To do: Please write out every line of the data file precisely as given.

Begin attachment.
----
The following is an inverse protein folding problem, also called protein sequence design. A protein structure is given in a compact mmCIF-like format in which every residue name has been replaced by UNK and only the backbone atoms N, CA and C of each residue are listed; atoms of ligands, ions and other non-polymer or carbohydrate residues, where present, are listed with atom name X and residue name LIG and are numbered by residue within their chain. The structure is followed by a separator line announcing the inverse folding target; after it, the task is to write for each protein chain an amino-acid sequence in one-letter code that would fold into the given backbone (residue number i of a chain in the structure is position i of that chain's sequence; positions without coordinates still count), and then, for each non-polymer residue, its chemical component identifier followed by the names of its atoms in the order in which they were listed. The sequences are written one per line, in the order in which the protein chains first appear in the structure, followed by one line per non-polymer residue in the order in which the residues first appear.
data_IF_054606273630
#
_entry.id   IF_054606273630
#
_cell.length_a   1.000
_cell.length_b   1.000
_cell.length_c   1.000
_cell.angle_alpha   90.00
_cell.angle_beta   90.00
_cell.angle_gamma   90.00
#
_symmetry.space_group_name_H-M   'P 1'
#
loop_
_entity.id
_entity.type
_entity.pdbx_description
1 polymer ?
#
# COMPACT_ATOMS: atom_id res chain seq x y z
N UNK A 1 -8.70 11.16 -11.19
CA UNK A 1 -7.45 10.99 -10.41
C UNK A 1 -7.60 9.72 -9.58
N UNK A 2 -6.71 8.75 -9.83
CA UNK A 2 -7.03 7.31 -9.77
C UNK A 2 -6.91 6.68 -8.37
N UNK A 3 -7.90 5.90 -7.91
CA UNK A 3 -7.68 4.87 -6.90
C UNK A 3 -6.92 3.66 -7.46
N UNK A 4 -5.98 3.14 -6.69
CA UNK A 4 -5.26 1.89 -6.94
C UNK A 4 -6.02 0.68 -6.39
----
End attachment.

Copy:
The following is an inverse protein folding problem, also called protein sequence design. A protein structure is given in a compact mmCIF-like format in which every residue name has been replaced by UNK and only the backbone atoms N, CA and C of each residue are listed; atoms of ligands, ions and other non-polymer or carbohydrate residues, where present, are listed with atom name X and residue name LIG and are numbered by residue within their chain. The structure is followed by a separator line announcing the inverse folding target; after it, the task is to write for each protein chain an amino-acid sequence in one-letter code that would fold into the given backbone (residue number i of a chain in the structure is position i of that chain's sequence; positions without coordinates still count), and then, for each non-polymer residue, its chemical component identifier followed by the names of its atoms in the order in which they were listed. The sequences are written one per line, in the order in which the protein chains first appear in the structure, followed by one line per non-polymer residue in the order in which the residues first appear.
data_IF_054606273630
#
_entry.id   IF_054606273630
#
_cell.length_a   1.000
_cell.length_b   1.000
_cell.length_c   1.000
_cell.angle_alpha   90.00
_cell.angle_beta   90.00
_cell.angle_gamma   90.00
#
_symmetry.space_group_name_H-M   'P 1'
#
loop_
_entity.id
_entity.type
_entity.pdbx_description
1 polymer ?
#
# COMPACT_ATOMS: atom_id res chain seq x y z
N UNK A 1 -8.70 11.16 -11.19
CA UNK A 1 -7.45 10.99 -10.41
C UNK A 1 -7.60 9.72 -9.58
N UNK A 2 -6.71 8.75 -9.83
CA UNK A 2 -7.03 7.31 -9.77
C UNK A 2 -6.91 6.68 -8.37
N UNK A 3 -7.90 5.90 -7.91
CA UNK A 3 -7.68 4.87 -6.90
C UNK A 3 -6.92 3.66 -7.46
N UNK A 4 -5.98 3.14 -6.69
CA UNK A 4 -5.26 1.89 -6.94
C UNK A 4 -6.02 0.68 -6.39